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Auchterhouse, Forfarshire

Historical Description

AUCHTERHOUSE, a parish, in the county of FORFAR, 7 miles (N. W. by N.) from Dundee; containing, with the villages of Dronley and Kirkton, 769 inhabitants. This parish, the name of which is of uncertain derivation, is nearly of triangular form, and in its northern portion includes part of the range of the Sidlaw hills, separating it from Strathmore. Along its southern boundary runs the Dighty water, which falls into the Tay near the influx of the latter into the German Ocean. It has an undulated surface, and comprises an area of about 5450 acres, of which 3567 are in cultivation, 1406 in wood, and the remainder hill pasture. The ground rises from south to north, and the acclivities are under cultivation to the spot where the church stands, 800 feet above the level of the sea; but more northward the land rises considerably, reaching at the White-Sheets of Sidlaw, the highest part of the parish, to about 1400 feet above the high-water mark at Dundee, and being there only fit for pasture and forest-planting. The burn of Dronley, and that of Auchterhouse, turn several mills in their separate courses from the west and north-west, before their junction at the village of Dronley; after which, the united streams take the name of Dighty, for the rest of their passage to the ocean. The climate, in the higher district, is cold and bracing: in the lower division it has been much improved within these few years by extensive draining, and is pure and salubrious.

The soil of the uncultivated portions, with slight exceptions, consists of a thin moorish earth, lying on a retentive tilly subsoil with a substratum of sandstone. The land under tillage is mostly a black mould, in some places sandy, resting on till or marl, and with skilful management yielding good average crops of oats and barley, with the usual green crops, and sometimes wheat, though this last has been nearly discontinued, not having in general succeeded. The dairy is much attended to. Subsoil-ploughing and furrow-draining are extensively practised, with great advantage; and by the kindly feeling and steady co-operation of landlords and tenants, among many other improvements, nearly 500 acres of moor, moss, and bog have been reclaimed within the present century, and now produce fair crops. The annual value of real property in the parish is £5316. The soil throughout the parish is underlaid with sandstone very near the surface, and the Sidlaw hill consists of the same rock, occasionally intersected with trap dykes, and affording good materials for many useful purposes: a quarry is in operation on the estate of Scotstown, giving employment to five or six hands. Plantations comprising larch, spruce, and Scotch fir, elm, ash, plane, and beech, have been formed on the hills, and on the moors of Dronley and Adamstown, by the Earl of Camperdown, to the extent of nearly 300 acres; the spruce and Scotch fir, however, alone being likely to succeed. The late Earl of Airlie planted above 800 acres of the hill of Sidlaw. The House of Auchterhouse, with its orchards in front, is the best relic of an old baronial residence now existing in this part of the country: it is the property of the Earl of Airlie. Facility of communication is offered by the Dundee and Newtyle turnpike-road, running through the parish from the south to the north-west; and by the railway between the same places. Dundee is the nearest market-town to Auchterhouse.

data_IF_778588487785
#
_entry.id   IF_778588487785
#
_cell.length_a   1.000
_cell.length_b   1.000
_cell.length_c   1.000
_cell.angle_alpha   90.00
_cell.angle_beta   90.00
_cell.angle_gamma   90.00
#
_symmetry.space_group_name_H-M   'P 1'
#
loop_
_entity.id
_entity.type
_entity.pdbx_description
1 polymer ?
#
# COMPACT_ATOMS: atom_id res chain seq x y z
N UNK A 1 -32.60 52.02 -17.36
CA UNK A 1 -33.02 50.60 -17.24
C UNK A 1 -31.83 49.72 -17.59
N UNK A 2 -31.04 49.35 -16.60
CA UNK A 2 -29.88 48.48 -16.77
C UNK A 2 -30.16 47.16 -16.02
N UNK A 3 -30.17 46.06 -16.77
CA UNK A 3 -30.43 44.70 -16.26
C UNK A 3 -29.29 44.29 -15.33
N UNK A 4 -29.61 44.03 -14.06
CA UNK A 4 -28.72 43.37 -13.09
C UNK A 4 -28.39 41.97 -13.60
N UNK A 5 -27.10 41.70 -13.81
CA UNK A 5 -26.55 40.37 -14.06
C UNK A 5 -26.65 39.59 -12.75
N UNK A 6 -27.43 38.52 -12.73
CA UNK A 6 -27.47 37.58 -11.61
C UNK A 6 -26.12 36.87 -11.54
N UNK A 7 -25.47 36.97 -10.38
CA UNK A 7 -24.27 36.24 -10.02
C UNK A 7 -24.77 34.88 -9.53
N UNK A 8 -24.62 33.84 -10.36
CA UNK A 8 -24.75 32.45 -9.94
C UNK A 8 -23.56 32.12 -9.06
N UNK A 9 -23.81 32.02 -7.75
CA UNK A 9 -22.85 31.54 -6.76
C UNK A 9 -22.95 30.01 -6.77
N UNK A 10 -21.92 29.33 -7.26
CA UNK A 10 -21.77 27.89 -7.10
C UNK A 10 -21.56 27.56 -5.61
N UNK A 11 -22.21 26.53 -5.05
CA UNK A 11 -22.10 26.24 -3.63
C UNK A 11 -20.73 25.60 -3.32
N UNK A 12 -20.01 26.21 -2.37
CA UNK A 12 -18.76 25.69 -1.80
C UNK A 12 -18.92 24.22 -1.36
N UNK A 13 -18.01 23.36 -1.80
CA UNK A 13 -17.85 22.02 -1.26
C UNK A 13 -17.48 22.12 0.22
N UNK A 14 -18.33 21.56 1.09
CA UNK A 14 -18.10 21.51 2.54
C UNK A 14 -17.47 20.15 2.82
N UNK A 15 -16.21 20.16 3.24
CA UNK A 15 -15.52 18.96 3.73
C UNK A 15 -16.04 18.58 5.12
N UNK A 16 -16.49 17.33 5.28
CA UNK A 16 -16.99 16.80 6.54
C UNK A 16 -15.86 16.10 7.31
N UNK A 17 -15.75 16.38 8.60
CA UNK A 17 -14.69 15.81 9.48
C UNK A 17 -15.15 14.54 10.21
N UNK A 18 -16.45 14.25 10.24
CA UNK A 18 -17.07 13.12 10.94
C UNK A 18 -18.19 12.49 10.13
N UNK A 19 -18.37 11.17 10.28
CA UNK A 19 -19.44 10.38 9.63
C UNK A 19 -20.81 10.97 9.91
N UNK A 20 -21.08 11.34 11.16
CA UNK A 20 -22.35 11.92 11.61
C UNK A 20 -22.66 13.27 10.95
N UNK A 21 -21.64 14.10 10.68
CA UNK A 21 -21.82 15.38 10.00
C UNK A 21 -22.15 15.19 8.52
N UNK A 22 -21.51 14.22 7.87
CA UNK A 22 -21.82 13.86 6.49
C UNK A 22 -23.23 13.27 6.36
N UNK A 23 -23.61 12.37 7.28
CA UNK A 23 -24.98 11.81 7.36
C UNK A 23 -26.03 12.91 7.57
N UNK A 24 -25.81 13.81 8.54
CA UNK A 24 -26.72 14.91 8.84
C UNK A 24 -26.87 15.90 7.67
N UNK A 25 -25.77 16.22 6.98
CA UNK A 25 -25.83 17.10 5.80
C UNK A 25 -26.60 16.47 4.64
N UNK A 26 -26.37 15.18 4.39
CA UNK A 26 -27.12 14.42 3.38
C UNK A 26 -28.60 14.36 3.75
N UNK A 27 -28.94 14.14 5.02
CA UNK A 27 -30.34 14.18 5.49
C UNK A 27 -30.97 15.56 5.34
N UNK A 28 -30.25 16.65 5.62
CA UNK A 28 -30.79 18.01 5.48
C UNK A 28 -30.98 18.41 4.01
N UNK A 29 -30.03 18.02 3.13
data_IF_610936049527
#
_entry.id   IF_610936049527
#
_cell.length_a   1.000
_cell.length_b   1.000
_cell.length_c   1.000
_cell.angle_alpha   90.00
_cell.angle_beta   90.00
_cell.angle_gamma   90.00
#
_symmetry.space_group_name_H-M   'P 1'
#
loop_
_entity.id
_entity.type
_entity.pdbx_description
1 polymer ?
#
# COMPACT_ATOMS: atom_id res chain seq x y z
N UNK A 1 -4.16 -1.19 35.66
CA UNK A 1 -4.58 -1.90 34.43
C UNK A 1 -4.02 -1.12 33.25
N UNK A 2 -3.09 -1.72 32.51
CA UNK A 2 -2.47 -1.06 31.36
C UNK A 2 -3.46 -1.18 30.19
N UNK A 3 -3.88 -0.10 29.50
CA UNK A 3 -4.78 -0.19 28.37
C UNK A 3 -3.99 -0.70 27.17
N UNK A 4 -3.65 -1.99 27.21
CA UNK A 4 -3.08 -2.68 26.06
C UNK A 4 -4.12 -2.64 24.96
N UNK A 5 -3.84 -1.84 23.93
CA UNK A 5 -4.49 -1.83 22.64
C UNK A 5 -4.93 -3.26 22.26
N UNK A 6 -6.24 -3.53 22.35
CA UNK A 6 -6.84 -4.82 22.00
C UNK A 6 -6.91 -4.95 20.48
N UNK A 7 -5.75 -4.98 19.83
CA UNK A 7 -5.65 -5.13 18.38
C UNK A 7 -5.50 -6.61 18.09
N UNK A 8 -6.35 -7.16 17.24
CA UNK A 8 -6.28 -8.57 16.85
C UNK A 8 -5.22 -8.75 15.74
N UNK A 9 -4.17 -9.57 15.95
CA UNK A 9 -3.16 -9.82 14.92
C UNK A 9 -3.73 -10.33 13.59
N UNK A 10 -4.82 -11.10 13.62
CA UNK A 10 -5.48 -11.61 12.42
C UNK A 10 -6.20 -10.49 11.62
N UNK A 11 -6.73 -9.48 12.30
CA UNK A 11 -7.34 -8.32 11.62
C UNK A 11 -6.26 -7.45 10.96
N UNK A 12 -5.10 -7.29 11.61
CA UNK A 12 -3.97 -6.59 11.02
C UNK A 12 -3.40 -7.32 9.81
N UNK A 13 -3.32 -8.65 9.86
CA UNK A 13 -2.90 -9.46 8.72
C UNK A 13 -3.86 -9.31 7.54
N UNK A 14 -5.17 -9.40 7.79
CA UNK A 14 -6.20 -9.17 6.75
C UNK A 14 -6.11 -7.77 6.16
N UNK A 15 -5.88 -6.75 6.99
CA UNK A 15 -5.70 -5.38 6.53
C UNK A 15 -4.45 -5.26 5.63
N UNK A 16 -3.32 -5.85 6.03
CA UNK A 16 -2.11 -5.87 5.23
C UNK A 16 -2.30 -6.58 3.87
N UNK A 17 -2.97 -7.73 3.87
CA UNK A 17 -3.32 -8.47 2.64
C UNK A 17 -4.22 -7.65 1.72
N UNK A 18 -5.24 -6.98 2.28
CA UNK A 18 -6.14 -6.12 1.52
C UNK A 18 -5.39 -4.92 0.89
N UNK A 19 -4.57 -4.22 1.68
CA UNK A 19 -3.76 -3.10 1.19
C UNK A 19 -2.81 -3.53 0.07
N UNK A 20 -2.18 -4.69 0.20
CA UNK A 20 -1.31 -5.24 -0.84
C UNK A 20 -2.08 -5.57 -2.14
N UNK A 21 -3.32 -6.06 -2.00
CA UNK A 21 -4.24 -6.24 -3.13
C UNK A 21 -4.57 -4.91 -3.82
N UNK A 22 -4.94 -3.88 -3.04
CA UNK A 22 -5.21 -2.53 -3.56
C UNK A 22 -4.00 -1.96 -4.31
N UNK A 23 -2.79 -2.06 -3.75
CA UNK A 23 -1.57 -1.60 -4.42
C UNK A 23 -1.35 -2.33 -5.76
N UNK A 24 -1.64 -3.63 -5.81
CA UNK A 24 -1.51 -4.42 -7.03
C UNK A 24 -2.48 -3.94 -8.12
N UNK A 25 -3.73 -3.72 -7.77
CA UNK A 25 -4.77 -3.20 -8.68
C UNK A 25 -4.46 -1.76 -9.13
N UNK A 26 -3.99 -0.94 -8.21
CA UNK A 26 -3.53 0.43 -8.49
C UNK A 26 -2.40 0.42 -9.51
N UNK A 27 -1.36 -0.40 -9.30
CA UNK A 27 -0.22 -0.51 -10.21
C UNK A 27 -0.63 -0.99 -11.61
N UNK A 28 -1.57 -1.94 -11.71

Ecclesiastically the parish is in the presbytery of Dundee, synod of Angus and Mearns, and in the patronage of the Earl of Airlie; the minister's stipend is about £200, with a manse, and a glebe of seven acres, valued at £15 per annum. Auchterhouse church was rebuilt in 1775, and consists of portions both old and modern: it has on the west a steeple, and on the east a very ancient burying-place containing the remains of some members of the Erskine, Lyon, and Ogilvy families. The parochial school affords instruction in the usual branches; the master has a salary of £34. 4. 4., with £20. 12. 4. fees. Near the mansion of Auchterhouse are the ruins of a square building called Wallace Tower, supposed to have taken its name from a visit paid here to Sir John Ramsay, the proprietor, by the Scottish patriot, Sir William Wallace, after landing at Montrose with his French auxiliaries. Not far from this spot, and in other parts of the parish, are some of those caverns styled "Weems", in which various relics have been found, indicating their former use as abodes of men. On the south of the hill of Sidlaw is a Druidical altar in good preservation.

Transcribed from A Topographical Dictionary of Scotland, 1851 by Samuel Lewis